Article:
Ethnic skin is a term used to indicate a person with olive or darker skin who tans easily. Patients with dark skin often display fewer signs of aging than similarly sun-exposed whites and, therefore, may require a different approach. Medical advances in dermatology have made it possible for people with darker skin types to benefit from many cosmetic procedures that were formerly only available to lighter-skinned patients.Some of available procedures that can be done for ethnic skin are as follows:Botulinum toxin injection (Botox®) Microdermabrasion Chemical peels Injectable fillers Many laser treatments (eg, laser hair removal)
Aging gracefully is not desirable to some people when there are many effective and safe cosmetic procedures that can temporarily reduce a very prominent sign of aging: wrinkles. One such procedure involves the use of botulinum toxin injections. Botulinum toxin is produced by the fermentation of a type of bacteria called Clostridium botulinum. The most widely used form of botulinum toxin is Type A (Botox® Cosmetic, Allergan, Inc). Botulinum toxin, what we will now refer to simply as Botox, used cosmetically, works by temporarily preventing the nerve from activating the muscle responsible for wrinkling the skin.
I want to recognize a dermatologist who is making a difference in the lives of others with a story I am inspired to share with readers. Dr. Bryna Kane is a dermatologist and assistant clinical professor at the University of California. Raised by parents who survived the Holocaust, Dr. Kane witnessed firsthand the negative effect that tattoos could have on a person’s life. The tattoos used for identification in concentration camps would often cause hepatitis infections and other diseases. But the psychological effects were just as negative, serving as a constant reminder of a horrific and traumatizing experience. Holocaust survivors inspired Dr. Kane to help others manage unwanted tattoos.
The success of injectable cosmetic Botox® in erasing furrowed brows, crow’s feet, and wrinkled lip lines has prompted growing interest in other subcutaneous therapies to achieve new kinds of cosmetic results.
It happens on a regular basis. I walk into the room and I see a miserable-looking patient who went somewhere they shouldn’t have for a laser treatment and paid the price. The person who wanted to look better now has burns, scars, and deep embarrassment. The lesson here is that an ounce of prevention is worth a pound of cure.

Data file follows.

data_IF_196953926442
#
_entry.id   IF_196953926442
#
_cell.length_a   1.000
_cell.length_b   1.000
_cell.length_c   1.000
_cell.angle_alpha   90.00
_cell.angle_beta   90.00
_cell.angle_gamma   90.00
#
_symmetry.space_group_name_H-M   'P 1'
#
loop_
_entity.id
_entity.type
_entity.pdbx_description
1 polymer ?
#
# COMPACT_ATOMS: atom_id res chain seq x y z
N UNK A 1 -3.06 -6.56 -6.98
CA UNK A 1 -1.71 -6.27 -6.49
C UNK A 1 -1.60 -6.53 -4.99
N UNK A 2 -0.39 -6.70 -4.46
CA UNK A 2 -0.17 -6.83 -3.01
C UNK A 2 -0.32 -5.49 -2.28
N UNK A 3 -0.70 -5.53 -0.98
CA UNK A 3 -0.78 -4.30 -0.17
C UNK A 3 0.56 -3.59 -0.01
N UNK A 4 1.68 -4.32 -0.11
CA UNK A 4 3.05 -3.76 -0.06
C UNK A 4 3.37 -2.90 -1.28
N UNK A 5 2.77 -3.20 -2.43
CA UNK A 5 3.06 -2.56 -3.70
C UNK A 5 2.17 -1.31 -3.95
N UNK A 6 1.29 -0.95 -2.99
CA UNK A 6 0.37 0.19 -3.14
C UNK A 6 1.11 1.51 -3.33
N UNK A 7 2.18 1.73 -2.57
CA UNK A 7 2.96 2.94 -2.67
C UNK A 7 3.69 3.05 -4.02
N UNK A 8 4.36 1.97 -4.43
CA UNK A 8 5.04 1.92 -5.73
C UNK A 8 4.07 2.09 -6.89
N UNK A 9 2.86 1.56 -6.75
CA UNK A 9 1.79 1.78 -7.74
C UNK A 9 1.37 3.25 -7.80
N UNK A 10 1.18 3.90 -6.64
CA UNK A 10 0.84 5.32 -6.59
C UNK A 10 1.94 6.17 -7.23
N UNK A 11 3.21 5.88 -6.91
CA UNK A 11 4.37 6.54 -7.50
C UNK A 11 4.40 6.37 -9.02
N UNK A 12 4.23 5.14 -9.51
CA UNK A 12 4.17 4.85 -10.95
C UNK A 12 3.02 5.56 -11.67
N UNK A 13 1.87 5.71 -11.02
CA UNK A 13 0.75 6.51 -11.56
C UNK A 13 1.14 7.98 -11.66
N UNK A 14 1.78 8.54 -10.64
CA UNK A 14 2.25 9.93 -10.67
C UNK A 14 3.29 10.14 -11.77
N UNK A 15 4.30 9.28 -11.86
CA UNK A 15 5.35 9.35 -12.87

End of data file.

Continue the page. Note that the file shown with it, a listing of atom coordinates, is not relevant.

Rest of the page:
Because skin is the largest, most visible indicator of aging, patients increasingly turn to dermatologists for advice and information about keeping skin looking healthy, supple, and firm as they age. Even as recently as 10 years ago, that meant plastic surgery – expensive, deeply invasive procedures with extensive risk and recovery time, and sometimes rather unnatural results. But now, more people first consider nonsurgical, noninvasive methods that help skin more naturally retain moisture, elasticity, and firmness – a younger appearance without going under the knife.
Considering cosmetic dermatology? Take your time in learning about and evaluating procedures, especially those that make permanent changes. For example, I see many people who get permanent eyeliner-type tattoos and want to know how to get them removed 3 or 4 years later. Although some are delighted with permanent cosmetic procedures, ideally you should consider something that lasts at most 2 years. Most treatments that we offer last 6–12 months.
Many of my patients come to me for Botox® Cosmetic, a revolutionary enzyme that makes wrinkles virtually disappear. At very high doses, it is considered a toxin, but to treat wrinkles, a dilution 3 million times less than the toxic level is used. The Botox enzyme has been used safely and successfully since the 1980s for a number of conditions, including muscular disorders. Side effects do not occur frequently but could be potentially serious, including:
Q: I have never had a chemical peel and would like to try one, but I am afraid of the thought of acid on my face. Should I be worried? A: Chemical peels can improve and smooth the texture of facial skin by removing damaged outer layers and can be helpful in treating dull facial texture and color, fine wrinkles around the eyes and mouth, uneven pigmentation (solar lentigines, or “sun spots”), melasma, mild acne, and even precancerous lesions (ie, actinic keratoses).
The development of new laser technologies is encouraging, especially the introduction of gentler tools that provide excellent results with less damage and downtime than original ablative lasers. While safe and effective, ablative lasers are harsh and indiscriminately remove layers of skin. The resulting wounds were at greater risk of infection and required a couple weeks of healing followed by months of redness. While these lasers generated good results for wrinkles, I searched for alternatives, as I would feel hesitant to undergo these types of procedures myself.